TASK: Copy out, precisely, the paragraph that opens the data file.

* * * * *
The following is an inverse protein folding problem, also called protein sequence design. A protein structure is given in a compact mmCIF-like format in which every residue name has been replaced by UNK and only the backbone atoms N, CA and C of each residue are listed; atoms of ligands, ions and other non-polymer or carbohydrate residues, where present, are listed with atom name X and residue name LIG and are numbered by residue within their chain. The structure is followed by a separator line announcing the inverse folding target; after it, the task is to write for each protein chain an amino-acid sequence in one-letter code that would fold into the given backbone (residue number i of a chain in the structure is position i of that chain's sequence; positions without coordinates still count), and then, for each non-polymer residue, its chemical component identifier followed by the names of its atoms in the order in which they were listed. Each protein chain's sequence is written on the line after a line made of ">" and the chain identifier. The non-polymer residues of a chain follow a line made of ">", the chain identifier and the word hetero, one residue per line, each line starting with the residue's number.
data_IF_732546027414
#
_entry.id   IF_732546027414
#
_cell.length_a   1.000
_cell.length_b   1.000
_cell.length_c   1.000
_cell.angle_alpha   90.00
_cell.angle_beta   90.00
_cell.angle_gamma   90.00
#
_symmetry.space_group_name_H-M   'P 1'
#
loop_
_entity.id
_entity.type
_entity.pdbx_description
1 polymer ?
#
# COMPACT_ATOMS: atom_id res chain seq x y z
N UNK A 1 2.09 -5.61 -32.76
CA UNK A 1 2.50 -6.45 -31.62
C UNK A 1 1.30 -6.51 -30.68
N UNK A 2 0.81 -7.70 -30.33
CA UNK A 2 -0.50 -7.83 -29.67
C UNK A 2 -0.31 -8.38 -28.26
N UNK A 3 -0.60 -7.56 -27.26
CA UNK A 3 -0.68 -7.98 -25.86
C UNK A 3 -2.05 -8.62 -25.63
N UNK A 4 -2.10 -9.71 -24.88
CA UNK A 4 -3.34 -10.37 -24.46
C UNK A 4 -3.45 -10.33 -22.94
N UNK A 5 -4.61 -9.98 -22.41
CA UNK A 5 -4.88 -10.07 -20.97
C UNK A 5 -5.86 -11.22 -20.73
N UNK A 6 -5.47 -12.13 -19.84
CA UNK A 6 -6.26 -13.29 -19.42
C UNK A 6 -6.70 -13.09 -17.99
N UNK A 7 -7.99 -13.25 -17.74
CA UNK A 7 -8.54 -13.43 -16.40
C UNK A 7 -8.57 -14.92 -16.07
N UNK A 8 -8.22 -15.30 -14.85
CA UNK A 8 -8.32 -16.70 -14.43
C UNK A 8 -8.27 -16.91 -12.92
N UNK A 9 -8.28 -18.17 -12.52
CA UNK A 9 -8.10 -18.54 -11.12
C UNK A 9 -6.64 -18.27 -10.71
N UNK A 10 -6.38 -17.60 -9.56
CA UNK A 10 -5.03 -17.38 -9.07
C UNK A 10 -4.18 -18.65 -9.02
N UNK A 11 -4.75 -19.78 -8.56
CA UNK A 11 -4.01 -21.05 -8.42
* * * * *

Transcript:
The following is an inverse protein folding problem, also called protein sequence design. A protein structure is given in a compact mmCIF-like format in which every residue name has been replaced by UNK and only the backbone atoms N, CA and C of each residue are listed; atoms of ligands, ions and other non-polymer or carbohydrate residues, where present, are listed with atom name X and residue name LIG and are numbered by residue within their chain. The structure is followed by a separator line announcing the inverse folding target; after it, the task is to write for each protein chain an amino-acid sequence in one-letter code that would fold into the given backbone (residue number i of a chain in the structure is position i of that chain's sequence; positions without coordinates still count), and then, for each non-polymer residue, its chemical component identifier followed by the names of its atoms in the order in which they were listed. Each protein chain's sequence is written on the line after a line made of ">" and the chain identifier. The non-polymer residues of a chain follow a line made of ">", the chain identifier and the word hetero, one residue per line, each line starting with the residue's number.